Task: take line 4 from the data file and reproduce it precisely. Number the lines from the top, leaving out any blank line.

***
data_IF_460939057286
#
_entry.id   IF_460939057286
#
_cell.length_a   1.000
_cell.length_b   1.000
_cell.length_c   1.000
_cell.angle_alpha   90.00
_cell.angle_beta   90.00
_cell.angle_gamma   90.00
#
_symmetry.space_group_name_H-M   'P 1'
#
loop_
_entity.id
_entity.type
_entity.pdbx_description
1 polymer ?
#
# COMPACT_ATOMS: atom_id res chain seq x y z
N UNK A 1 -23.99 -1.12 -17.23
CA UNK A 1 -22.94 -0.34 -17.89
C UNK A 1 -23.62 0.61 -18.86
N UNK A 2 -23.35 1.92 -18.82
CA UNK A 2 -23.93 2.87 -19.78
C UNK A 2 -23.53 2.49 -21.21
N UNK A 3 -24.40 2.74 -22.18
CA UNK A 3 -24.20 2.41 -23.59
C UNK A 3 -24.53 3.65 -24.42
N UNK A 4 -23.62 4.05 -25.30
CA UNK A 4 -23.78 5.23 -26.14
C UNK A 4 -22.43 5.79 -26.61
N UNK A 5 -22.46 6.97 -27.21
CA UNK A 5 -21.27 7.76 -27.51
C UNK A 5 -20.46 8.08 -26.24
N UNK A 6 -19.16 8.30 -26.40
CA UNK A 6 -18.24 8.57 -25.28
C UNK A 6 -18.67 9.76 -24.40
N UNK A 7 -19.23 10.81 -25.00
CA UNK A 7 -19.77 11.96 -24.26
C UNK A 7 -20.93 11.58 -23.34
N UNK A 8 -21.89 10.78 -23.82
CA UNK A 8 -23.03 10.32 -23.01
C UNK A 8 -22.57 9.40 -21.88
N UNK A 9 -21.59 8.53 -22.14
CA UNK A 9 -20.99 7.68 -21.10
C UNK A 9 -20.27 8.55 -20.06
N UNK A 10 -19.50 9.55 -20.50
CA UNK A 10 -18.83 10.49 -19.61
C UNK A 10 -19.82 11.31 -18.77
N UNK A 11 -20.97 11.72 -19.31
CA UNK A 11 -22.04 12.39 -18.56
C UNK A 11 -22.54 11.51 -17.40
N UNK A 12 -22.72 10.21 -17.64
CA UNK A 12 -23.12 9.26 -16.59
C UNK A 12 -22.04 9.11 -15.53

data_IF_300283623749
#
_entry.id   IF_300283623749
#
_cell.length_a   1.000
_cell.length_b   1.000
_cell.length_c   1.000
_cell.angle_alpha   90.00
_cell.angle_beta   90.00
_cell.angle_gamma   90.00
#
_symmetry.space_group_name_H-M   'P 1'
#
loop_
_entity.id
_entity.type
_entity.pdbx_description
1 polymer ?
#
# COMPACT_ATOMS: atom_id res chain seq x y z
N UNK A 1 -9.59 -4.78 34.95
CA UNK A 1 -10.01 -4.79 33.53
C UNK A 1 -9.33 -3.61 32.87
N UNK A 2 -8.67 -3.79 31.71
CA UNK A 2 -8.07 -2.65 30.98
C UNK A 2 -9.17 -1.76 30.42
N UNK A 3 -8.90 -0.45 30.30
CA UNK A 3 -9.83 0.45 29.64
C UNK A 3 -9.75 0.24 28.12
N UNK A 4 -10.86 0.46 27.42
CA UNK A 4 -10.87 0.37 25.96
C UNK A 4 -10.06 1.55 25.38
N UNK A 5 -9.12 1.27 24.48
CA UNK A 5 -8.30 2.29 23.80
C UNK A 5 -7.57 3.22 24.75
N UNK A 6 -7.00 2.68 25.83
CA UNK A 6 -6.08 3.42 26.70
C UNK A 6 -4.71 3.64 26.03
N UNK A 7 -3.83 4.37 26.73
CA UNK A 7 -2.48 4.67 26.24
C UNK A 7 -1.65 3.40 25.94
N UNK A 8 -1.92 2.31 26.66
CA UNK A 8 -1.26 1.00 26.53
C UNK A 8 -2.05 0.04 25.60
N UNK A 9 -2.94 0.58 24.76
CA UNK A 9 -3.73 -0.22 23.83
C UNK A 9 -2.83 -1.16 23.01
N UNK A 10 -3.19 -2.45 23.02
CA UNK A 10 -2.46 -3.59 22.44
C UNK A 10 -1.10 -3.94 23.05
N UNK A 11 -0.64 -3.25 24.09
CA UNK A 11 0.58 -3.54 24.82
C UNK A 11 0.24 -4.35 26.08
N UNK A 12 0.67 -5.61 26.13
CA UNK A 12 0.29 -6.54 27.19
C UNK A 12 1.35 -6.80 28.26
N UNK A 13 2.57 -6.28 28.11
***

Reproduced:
#